Jewish groups reacted positively to a Boston appeals court’s ruling that an application of the Defense of Marriage Act is unconstitutional.
The 1st US Circuit Court of Appeals upheld yesterday a court ruling declaring the block of federal benefits to same-sex couples went against an individual’s constitutional rights.
"We commend the First Circuit Court of Appeals’ unanimous decision striking down the discriminatory Defense of Marriage Act’s provisions denying federal benefits to legally married same-sex couples,” said Mark Pelavin, associate director of the Religious Action Center of Reform Judaism. “Today’s decision is a vital, overdue, and very welcome step toward marriage equality and a more just society.”
“While each rabbi or religious leader may determine the guidelines of religious marriage in his or her community, the state has an imperative to grant all citizens the rights that accompany civil marriage,” added a statement by the Rabbis for Human Rights.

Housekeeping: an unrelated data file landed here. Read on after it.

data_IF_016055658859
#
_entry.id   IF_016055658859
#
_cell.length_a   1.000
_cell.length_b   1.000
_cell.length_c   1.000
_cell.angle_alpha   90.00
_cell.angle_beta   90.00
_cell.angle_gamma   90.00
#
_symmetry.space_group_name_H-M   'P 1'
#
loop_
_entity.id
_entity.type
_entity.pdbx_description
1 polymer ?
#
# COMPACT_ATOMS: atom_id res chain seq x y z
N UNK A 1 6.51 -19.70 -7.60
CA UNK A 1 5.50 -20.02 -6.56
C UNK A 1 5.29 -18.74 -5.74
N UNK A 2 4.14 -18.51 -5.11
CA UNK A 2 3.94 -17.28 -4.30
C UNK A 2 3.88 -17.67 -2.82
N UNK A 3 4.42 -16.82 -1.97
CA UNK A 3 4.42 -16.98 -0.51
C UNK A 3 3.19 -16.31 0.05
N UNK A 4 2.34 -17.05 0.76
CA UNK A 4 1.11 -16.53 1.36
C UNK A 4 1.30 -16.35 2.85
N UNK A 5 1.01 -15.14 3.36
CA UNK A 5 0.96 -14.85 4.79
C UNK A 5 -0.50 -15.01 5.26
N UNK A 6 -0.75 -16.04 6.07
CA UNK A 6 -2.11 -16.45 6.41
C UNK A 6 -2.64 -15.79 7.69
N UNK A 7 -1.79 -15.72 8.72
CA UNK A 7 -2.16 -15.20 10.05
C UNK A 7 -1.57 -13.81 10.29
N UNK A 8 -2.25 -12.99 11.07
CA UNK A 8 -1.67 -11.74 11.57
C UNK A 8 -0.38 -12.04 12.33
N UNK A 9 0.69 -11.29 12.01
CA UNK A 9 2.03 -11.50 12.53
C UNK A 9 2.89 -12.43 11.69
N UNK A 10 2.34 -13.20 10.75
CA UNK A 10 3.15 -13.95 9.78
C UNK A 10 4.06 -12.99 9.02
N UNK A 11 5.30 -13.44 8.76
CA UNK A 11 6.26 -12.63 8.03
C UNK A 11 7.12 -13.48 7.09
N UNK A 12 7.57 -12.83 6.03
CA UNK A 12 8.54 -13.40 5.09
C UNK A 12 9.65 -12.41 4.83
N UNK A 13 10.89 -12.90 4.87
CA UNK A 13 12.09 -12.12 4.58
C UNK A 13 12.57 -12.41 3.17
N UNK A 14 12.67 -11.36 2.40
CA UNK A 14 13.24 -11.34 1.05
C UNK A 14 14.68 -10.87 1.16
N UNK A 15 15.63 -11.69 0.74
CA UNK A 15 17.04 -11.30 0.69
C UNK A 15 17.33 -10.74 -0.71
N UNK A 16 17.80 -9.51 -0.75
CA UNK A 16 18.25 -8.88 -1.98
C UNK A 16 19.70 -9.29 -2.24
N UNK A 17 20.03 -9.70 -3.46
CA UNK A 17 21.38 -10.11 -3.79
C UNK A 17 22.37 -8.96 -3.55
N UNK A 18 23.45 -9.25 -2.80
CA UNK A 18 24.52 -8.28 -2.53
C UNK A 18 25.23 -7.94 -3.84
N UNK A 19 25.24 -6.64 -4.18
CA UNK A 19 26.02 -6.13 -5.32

The Anti-Defamation League said: "DOMA represents a form of discrimination on the basis of sexual orientation that has no place in American society. This unanimous decision makes it clear that all legally married couples must be treated equally by the federal government."
Thursday’s unanimous decision was the first instance of an appeals court ruling against a section of DOMA, first created in 1996. The case was not centered on the section of DOMA focused on same-sex marriage, but rather the rights afforded to same-sex couples. The case is now likely to head to the Supreme Court.
The decision came just weeks after many Jewish groups praised President Barack Obama’s announcement that he supports gay marriage, making him the first US leader to declare such a stance.